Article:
All About the Base

The Crown Card Connection hopes to accomplish several different things through its existence: connect readers by sharing stories of collecting, set a foundational understanding for new or returning collectors, and also provide advice and reviews for the avid hobbyist.

Due to so many changes in the hobby since I began collecting, there’s much benefit to those who are just beginning or jumping back into the hobby to understanding the fundamentals of today’s collecting. Over the next several weeks, we’ll look into various types of cards, what options are available for buying, how to take care of your cards, and the best things to know when trying to sell.

BASE CARDS

As with anything, card collecting begins with a foundation upon which everything else is built: base cards. Some collectors strive to collect complete sets of these base cards, and are typically known as “set builders”. This is a fun way (and can be a less expensive way) to re-engage in the hobby.

If you were to go to Walmart or your local card shop (LCS), you’d find in a typical pack of cards that the majority of them are “base” cards. This is why they’re frequently called “commons” – because they’re more common (in quantity and style) than other types of cards.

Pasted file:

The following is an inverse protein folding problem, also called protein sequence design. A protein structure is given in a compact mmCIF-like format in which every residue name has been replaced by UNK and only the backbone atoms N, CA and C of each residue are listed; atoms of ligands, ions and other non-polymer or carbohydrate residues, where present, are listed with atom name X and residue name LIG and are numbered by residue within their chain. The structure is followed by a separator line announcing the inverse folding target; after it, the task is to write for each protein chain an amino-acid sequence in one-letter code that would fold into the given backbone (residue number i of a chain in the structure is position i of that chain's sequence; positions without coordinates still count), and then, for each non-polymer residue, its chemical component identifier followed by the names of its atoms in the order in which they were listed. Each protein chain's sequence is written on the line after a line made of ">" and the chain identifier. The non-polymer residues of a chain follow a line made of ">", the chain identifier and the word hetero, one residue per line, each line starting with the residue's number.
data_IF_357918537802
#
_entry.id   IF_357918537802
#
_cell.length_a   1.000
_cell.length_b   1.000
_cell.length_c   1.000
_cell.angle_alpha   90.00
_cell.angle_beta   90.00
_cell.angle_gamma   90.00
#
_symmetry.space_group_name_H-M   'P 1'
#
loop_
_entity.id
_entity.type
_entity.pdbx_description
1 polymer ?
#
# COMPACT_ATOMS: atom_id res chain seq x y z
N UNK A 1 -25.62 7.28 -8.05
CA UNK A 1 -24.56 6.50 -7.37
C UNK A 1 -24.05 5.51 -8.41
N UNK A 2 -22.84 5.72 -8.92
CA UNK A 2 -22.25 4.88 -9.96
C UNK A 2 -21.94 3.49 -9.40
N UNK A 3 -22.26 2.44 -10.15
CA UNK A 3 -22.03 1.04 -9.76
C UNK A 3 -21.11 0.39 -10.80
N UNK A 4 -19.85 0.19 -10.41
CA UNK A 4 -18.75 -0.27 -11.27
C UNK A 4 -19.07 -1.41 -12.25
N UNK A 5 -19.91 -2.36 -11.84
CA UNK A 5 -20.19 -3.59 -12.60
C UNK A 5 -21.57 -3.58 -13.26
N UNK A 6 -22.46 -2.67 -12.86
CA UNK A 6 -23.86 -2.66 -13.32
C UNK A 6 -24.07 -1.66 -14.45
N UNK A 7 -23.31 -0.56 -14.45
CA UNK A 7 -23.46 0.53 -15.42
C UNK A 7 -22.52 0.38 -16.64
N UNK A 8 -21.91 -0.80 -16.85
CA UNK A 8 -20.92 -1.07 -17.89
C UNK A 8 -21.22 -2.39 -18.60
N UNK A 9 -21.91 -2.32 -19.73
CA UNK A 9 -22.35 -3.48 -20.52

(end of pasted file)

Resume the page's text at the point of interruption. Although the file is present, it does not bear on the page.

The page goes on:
As we take a look at a few examples of base cards, we’ll try to note some of the characteristics that are frequently found in this type of card.

Appearance

You’ll notice the appearance of the base card is pretty simple. Some may have more of a glossy look, while others may have a common appearance. Here are a couple to demonstrate the look:

Number on Back

The number on the back of the card will further help categorize what type of card you have as well. Many inserts (which you can learn more about here) will have characters in addition to a number. Neither of these cards have any special characters, indicating that they are part of the base set.

Rookies

Many sets begin with a checklist of veteran players before any of the rookie cards would be found. So, as we can see in both of these sets, the rookies are all numbered after the 100-card base set.

As a quick review, base cards are the most common cards in the world of collecting. As we’ve seen, the cards are pretty simple and can contain rookie or veteran players. In our next articles, we’ll look at some of the other types of cards that collectors can find in packs and boxes.

Discussion: Have you ever tried collecting an entire base set? If so, which one(s)?


We know that there are many elements to the card hobby. Whether you’re just starting out or have been doing it for years, we’ll do our best to help you better understand the ins and outs of collecting. If you’d like to receive our updates, we’d be happy to have you join us on this journey!

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